At Hitchcock, Dial B for Bitters

Enjoying a Sour Monk at Bainbridge's hottest spot.

The Watering Hole: Hitchcock, 133 Winslow Way E., 201-3789, BAINBRIDGE ISLAND

The Atmosphere: It's 5:30 on a Saturday evening and Hitchcock is already suspensefully abuzz. The spare, narrow space sinks into itself with tables and booths quickly filled by early diners. Those in the back are treated to a view of the open-kitchen lair of chef/owner Brendan McGill and his crew, busily stuffing, rolling, chopping, and whisking the night's creations into being.

Those expecting dark thrills may be disappointed in the restaurant's spare simplicity. For most, the name Hitchcock evokes mind-bending visions of unexpected horrors. For its owners, the restaurant's name is simply that of some of Bainbridge's earliest homesteaders, relatives of McGill's wife, Heidi. Hence, the restaurant reflects little but a modern take on the island's renowned small-town charm.

The Barkeep: Not whom you'd expect at Bainbridge Island's hottest spot, Andrew Martino is a quiet, attentive barkeep, keeping a detailed eye on the bar and its patrons. Martino has been bartending about six years, having been raised "in the business" working with his father, a longtime owner of Seattle's Il Bistro. Martino lives near Green Lake and cites the amazing commute as one of his favorite things about working at Hitchcock. That trip across the water attracts a big Seattle crowd, and Hitchcock has quickly become a destination eatery, with more visitors than locals waiting for their chance to snag a table.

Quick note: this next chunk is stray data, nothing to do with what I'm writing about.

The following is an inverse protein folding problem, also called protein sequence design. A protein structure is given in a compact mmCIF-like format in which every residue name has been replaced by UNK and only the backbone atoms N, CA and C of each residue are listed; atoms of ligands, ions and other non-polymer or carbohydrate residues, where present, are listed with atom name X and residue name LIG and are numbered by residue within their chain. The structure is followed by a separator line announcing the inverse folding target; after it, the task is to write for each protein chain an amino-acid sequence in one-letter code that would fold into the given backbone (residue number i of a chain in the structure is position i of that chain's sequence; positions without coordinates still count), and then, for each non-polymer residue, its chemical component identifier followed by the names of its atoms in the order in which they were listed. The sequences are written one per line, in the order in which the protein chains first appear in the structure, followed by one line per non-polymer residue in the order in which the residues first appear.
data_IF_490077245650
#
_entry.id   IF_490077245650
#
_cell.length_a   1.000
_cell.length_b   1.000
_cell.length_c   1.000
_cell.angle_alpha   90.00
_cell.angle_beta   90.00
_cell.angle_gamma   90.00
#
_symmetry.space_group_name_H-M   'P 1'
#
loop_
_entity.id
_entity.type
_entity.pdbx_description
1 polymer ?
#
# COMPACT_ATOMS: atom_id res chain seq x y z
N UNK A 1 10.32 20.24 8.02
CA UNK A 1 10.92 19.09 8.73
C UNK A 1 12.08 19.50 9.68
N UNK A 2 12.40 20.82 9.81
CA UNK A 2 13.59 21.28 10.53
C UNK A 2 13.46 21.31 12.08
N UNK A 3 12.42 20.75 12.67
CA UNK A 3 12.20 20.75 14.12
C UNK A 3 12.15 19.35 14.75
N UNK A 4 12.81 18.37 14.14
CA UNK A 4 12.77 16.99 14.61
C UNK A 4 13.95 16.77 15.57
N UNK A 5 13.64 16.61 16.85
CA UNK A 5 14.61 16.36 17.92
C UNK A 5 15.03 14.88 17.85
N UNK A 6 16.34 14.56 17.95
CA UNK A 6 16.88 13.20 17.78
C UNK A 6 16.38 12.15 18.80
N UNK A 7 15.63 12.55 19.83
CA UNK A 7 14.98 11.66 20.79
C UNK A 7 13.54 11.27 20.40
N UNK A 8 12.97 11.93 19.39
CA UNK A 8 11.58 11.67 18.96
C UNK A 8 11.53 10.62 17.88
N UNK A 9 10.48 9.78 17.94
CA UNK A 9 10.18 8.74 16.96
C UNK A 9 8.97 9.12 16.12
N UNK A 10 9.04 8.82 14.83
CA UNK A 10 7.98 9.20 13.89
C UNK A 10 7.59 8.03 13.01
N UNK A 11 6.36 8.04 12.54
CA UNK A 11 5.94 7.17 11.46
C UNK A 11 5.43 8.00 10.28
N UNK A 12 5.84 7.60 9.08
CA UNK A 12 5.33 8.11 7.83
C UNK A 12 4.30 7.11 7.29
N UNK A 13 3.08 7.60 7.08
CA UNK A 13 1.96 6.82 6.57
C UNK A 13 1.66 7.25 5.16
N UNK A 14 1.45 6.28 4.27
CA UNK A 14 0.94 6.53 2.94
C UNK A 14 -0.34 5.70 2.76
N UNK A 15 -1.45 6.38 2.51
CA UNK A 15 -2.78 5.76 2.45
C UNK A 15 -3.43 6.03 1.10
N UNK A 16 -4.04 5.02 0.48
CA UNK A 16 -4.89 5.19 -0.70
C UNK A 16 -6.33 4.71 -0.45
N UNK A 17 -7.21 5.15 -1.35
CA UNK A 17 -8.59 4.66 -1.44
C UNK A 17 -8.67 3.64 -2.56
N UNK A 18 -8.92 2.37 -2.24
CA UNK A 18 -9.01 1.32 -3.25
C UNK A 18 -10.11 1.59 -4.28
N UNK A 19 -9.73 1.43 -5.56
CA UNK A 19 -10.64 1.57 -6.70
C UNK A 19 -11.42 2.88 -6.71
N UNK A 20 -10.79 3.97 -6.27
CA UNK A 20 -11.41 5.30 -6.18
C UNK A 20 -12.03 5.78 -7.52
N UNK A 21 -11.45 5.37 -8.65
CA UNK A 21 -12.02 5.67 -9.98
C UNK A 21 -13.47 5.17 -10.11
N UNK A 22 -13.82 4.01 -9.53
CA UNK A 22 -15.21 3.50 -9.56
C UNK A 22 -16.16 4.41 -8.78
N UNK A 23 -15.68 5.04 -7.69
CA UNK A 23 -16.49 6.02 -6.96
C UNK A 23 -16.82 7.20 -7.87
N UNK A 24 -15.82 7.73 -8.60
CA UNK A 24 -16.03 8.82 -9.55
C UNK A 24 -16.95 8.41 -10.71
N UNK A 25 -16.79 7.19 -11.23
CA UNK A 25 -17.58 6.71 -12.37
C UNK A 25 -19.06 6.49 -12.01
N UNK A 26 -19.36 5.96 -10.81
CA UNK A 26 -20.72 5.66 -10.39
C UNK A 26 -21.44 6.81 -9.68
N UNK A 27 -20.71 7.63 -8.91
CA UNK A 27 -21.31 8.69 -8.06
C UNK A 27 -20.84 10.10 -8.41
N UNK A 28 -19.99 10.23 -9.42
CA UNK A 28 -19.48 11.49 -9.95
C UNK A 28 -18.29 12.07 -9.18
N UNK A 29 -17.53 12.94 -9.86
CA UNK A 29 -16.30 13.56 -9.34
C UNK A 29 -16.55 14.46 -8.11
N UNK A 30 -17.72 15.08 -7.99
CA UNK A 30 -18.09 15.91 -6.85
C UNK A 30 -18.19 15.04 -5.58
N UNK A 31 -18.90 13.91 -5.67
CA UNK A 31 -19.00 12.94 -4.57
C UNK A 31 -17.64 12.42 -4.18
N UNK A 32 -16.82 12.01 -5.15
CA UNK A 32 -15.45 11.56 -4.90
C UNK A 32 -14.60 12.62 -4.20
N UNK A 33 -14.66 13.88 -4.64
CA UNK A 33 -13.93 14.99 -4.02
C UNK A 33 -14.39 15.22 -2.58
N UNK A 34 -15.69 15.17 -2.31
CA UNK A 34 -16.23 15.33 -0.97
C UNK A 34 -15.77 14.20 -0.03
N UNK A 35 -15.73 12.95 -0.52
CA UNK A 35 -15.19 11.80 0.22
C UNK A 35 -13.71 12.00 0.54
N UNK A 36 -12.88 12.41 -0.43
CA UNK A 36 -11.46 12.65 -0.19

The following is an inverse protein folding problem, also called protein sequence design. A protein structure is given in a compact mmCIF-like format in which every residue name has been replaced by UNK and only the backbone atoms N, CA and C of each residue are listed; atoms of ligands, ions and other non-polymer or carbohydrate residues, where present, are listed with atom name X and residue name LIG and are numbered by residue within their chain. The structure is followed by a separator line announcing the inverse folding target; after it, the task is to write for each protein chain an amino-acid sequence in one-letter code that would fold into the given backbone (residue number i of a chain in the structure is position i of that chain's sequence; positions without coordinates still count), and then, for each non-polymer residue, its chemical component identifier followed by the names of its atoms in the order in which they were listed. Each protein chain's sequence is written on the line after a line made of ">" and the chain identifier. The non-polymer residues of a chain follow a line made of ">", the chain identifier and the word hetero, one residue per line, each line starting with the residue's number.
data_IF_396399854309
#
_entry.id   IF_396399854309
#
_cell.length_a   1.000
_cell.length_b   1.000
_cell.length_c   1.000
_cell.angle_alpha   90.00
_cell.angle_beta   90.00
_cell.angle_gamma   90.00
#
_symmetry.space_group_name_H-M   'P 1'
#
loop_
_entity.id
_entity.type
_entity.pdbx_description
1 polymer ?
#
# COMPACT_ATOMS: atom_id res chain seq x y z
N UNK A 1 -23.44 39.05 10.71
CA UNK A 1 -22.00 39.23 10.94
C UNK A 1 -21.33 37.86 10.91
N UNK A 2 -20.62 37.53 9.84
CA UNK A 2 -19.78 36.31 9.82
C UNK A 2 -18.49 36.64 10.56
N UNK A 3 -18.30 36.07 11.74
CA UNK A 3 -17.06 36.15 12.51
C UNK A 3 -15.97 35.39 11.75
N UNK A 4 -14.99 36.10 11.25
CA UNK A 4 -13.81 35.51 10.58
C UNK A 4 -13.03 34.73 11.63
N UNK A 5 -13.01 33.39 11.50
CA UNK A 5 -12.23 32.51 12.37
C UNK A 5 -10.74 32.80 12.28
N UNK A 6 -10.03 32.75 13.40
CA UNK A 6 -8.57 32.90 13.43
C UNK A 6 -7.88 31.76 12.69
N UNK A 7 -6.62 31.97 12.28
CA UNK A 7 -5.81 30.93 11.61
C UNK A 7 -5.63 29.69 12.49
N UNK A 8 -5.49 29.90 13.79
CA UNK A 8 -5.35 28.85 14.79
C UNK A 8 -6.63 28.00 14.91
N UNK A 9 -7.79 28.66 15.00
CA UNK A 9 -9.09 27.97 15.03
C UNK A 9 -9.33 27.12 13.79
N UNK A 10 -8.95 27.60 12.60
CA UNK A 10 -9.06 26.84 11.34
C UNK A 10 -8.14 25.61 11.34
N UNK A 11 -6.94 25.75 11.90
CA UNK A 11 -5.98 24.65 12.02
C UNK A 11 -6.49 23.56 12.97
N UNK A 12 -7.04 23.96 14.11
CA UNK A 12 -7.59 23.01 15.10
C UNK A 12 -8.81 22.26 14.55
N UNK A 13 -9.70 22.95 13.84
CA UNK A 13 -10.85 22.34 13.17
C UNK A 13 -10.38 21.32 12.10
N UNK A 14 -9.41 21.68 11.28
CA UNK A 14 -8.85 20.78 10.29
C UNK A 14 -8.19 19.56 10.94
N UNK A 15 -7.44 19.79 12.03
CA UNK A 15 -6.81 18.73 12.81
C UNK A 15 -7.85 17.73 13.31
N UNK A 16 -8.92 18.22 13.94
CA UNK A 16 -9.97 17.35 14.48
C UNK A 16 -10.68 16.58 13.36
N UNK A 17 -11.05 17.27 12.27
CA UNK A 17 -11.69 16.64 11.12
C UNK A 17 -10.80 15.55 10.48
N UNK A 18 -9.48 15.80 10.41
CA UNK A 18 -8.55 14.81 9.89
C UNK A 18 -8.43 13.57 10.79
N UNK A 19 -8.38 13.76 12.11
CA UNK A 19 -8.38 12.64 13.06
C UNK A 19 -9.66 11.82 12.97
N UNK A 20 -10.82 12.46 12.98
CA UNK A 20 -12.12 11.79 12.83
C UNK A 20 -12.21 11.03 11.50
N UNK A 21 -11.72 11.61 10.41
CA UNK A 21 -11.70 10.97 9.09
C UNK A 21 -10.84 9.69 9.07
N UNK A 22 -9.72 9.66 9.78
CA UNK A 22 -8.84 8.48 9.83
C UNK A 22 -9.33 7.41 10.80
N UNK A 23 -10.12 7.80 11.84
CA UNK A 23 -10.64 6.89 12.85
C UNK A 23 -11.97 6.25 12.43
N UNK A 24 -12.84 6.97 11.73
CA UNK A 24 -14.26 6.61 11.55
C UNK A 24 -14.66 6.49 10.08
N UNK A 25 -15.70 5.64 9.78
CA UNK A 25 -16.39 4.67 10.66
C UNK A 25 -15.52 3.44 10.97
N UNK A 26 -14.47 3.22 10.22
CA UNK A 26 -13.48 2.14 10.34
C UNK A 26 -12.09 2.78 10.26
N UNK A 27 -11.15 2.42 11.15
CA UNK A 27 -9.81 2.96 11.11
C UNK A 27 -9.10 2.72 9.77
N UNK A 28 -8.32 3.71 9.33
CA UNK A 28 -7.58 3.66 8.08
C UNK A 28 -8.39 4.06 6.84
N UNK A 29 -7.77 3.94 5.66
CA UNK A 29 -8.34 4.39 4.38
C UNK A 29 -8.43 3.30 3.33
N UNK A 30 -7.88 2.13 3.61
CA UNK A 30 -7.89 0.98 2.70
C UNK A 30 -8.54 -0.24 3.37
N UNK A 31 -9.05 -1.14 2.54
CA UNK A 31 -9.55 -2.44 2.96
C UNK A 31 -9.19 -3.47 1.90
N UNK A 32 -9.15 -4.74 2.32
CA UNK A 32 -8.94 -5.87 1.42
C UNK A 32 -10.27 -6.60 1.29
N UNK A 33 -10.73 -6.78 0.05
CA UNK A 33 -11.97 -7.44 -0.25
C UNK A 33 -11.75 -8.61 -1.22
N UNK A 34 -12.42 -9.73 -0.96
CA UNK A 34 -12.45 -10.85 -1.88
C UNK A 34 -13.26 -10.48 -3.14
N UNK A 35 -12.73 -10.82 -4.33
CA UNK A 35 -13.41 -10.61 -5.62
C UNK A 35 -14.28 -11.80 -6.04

Martino is a fan of his weekly rotating martini list, which features a variety of his own creations. Asked which is his favorite, Martino thinks for a bit and responds simply, "I guess that depends what time of day it is." Given the choice, though, he would end a long day with a beer and some nice rum.

The Drink: Gin, lemon, lime, sugar, green chartreuse, egg white, and Peychaud's bitters shaken into a Sour Monk. It's a mellow, mysterious drink. The sweet of the chartreuse is tempered by the citrus and bitters while the egg white adds unexpected texture.

The Verdict: Martino cites three reasons everyone should come visit Hitchcock: the gorgeous ferry ride, the highest quality of food sourced from local farmers, and . . . cocktails. Don't be scared of the journey—you're more likely to go psycho (in a good way!) over Hitchcock than you think.

food@seattleweekly.com

 
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